Proposed redesign of RI park prompts backlash

AP News
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Posted: Nov 16, 2011 5:30 PM
Proposed redesign of RI park prompts backlash

A proposed public park redesign in Newport by the architect of the Vietnam memorial in Washington has prompted a backlash among some residents who say it doesn't fit with the city's historic character and has not been thoroughly debated.

The City Council is expected to vote next month on whether to allow the Newport Restoration Foundation to redo Queen Anne Square using a design by Maya Lin that introduces a fountain and several stone foundations meant to serve as outdoor "meeting rooms."

When the plans were first unveiled publicly in June, supporters called it a coup that Lin, who is best known for designing the somber, reflective Vietnam Veterans Memorial on the National Mall, would lend her name and talents to the project in the seaside Rhode Island city. The seven-member council already had given an initial endorsement.

But the renovation _ which the foundation wants to "gift" to the city as a monument to the group's founder, the late preservationist Doris Duke _ has since become a flashpoint. One city councilor calls the design a "travesty" and says the stone foundations that would anchor the space resemble what might be left over after troops razed an enemy city during the Civil War.

"It looks like something left by Sherman's march to the sea," says Councilman Charles Duncan, referring to the destruction by William Tecumseh Sherman's army after the capture of Atlanta.

He intends to vote no when the council takes up the issue, probably at its Dec. 14 meeting.

People have criticized everything from the comfort of sitting on stone rather than, say, a bench _ though there's nowhere to sit in the park now except the grass _ as well as the size of the trees proposed for planting. Lin says she heard one rumor that the whole park, abutting historic Trinity Church, was going to be paved over.

A group calling itself Citizens for Queen Anne Square Park formed to "oppose the destruction" of the park _ meaning leave it the way it is. Some residents want a referendum. So far, the council has held one public workshop on the park redesign, with a second planned next month. It also heard public testimony at its last meeting _ much of it negative.

Laurence Cutler, an architect who co-founded the National Museum of American Illustration in Newport and who spoke out against Lin's design, considers it nothing less than a threat to the city's future. People come to Newport for authenticity, he says, not to see "fake" stone foundations.

Pieter Roos, executive director of the Newport Restoration Foundation, describes opponents as a minority vocal beyond its size, and says the redesign will enhance a space that's been in decline for years. He has taken pictures of vodka bottles and trash that accumulated in some of its shrubbery.

Lin has been surprised by the controversy, which she attributes in part to misinformation. People think there will be less open space under the redesign; she says it calls for considerably more. People think there will be fewer trees; she says the number will nearly double. During one visit to the site, she ran into someone who thought he wouldn't be allowed to walk his dog there anymore.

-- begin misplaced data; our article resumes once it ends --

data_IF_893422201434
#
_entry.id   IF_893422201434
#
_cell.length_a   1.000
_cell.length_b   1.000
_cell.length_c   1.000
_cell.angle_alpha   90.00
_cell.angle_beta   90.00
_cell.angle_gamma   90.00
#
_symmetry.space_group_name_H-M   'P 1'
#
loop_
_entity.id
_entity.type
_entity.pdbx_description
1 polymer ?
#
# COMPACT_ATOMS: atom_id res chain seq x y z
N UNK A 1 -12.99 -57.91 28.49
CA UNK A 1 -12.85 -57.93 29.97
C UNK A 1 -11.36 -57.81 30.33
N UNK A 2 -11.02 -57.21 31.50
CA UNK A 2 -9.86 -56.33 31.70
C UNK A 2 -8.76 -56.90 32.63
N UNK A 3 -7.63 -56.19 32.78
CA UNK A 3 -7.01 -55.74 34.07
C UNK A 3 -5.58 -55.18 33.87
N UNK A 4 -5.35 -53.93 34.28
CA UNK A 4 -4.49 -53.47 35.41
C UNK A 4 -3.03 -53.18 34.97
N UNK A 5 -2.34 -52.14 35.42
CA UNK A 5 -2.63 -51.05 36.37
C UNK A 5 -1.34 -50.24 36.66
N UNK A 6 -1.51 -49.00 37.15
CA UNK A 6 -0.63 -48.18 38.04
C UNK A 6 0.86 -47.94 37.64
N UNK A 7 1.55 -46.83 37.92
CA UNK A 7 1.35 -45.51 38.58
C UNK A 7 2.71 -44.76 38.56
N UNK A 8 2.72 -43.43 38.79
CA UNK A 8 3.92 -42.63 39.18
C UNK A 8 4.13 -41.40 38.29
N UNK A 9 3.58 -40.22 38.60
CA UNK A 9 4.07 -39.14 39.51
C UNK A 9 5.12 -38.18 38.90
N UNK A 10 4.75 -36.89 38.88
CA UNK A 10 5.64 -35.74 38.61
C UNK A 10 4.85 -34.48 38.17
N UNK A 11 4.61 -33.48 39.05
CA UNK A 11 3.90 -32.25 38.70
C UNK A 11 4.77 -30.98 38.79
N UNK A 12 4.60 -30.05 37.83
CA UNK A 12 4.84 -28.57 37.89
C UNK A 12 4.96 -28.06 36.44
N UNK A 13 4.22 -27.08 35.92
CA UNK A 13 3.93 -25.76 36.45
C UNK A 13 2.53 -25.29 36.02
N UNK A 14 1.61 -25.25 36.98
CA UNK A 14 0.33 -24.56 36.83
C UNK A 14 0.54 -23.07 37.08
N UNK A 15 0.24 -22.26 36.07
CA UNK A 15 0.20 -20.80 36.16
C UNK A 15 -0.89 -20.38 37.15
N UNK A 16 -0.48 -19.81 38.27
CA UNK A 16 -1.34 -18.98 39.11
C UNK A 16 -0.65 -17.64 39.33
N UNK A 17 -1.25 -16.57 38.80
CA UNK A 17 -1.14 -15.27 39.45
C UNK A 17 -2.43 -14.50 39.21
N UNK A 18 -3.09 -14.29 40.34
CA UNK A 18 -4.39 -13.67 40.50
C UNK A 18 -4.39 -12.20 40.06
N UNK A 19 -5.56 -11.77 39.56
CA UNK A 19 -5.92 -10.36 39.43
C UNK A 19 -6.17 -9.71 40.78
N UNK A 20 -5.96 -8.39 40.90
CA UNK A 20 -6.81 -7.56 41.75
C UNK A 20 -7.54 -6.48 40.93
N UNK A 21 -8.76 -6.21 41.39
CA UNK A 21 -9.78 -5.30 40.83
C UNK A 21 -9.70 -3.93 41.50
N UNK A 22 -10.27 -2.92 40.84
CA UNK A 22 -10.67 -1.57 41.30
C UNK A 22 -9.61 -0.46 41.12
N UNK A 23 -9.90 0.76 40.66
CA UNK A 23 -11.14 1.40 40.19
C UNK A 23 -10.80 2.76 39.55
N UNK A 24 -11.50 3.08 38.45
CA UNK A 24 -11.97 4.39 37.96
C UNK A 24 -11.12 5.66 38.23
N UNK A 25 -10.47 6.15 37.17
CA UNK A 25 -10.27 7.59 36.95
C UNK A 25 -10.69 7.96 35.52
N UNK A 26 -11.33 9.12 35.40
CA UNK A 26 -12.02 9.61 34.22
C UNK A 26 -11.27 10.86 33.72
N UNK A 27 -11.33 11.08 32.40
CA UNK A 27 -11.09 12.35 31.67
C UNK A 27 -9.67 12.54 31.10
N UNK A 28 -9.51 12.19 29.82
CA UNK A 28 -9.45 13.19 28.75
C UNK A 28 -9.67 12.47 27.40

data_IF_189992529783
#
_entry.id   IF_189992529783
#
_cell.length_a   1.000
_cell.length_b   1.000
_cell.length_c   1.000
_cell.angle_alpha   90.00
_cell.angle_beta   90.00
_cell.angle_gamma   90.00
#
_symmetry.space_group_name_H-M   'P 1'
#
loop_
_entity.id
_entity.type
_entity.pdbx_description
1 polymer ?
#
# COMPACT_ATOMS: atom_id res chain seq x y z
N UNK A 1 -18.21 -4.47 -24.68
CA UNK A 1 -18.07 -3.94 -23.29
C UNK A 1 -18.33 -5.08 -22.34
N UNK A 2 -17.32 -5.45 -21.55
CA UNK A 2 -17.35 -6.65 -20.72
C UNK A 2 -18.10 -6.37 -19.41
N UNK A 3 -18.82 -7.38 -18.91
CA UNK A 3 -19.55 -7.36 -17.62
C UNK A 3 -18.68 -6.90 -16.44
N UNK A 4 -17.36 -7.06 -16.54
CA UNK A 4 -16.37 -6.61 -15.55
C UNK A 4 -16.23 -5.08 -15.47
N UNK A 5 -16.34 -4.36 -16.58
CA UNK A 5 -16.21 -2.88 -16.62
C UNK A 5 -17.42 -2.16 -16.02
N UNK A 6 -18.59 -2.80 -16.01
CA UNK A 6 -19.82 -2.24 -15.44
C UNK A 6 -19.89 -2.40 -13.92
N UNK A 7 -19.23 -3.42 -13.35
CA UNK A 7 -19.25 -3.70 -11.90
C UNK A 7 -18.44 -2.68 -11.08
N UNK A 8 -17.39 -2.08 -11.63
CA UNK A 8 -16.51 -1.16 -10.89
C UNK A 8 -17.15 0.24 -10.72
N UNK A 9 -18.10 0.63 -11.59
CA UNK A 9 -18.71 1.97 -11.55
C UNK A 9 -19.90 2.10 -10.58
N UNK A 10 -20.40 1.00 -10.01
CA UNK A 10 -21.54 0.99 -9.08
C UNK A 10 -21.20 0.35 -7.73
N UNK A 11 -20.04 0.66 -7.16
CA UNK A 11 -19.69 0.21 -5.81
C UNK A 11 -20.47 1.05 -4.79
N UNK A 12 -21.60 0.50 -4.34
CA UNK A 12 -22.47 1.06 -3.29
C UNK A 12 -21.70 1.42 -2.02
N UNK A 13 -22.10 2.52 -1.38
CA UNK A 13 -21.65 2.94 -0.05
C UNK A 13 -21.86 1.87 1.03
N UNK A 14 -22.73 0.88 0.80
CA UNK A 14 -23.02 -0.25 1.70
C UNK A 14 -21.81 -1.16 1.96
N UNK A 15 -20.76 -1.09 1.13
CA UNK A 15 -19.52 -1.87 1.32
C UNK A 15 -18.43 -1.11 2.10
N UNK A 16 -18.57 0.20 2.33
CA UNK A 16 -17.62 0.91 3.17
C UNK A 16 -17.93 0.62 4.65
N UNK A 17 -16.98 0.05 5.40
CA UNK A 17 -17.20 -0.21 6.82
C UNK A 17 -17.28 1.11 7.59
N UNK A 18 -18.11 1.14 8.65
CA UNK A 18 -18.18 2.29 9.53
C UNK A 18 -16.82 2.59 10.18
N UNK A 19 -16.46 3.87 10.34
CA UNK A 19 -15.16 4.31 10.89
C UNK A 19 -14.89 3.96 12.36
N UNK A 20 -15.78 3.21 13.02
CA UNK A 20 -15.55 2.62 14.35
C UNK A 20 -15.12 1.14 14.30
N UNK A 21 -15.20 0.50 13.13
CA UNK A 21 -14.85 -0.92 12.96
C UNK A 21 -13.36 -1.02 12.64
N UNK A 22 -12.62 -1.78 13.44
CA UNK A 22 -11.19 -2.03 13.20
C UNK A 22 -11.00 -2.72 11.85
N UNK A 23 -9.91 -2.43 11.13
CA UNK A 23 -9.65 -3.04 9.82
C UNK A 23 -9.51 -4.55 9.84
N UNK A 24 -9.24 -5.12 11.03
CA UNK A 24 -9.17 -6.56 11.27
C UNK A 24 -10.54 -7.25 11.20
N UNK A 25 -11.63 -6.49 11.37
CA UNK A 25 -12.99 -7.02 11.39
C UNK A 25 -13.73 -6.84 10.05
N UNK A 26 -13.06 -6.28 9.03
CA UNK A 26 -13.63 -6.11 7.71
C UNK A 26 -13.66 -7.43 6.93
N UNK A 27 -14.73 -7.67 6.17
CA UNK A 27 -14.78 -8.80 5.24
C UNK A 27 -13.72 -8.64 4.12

Lin also points out that the "meeting room" foundations are based on real historic residences and each will include some acknowledgment, in text, of the period.

"I'm not trying to fake it, I'm trying to create a memory of what used to be there," she said. "Newport does have a very storied past, and I want to tap into that. Are we trying to recreate it? Absolutely not. That would be Disney World, and I don't do that. But I always do try to be extremely contextual in my work."

Duke, who was behind the preservation of dozens of Newport's historic buildings, came up with the vision for the park _ and then painstakingly oversaw its creation _ in the 1970s. At that time, foundation officials say, it was a largely commercial area containing buildings that were of little note or had been abandoned.

Mayor Stephen Waluk insists that the project is a gift, and won't cost the city a nickel. Some $3.5 million in funding is being raised through the Doris Duke Monument Foundation, an offshoot of the Newport Restoration Foundation, completely from private sources.

Waluk also bats away criticism that Lin's plan contains "inauthentic" elements, saying: "If someone wants to go back to ugly, crappy buildings, that is the history of that parcel."

Foundation officials think the public has had time to weigh in. Roos says he gave as many presentations on the plan as people wanted to hear _ between 55 and 60 in all _ and that the initial design was modified in response to public feedback. The number of stone foundations, for instance, was dropped from four to three, and their size was scaled back. Seating with backs was added.

If the council approves the plan, there's rumbling that residents could file a lawsuit, though it's not clear on what grounds. If the council nixes the project, Roos says that will be that.

"If the council decides, in its wisdom, that this is not a gift that's in the city's best interest, we shake hands and walk away," he said.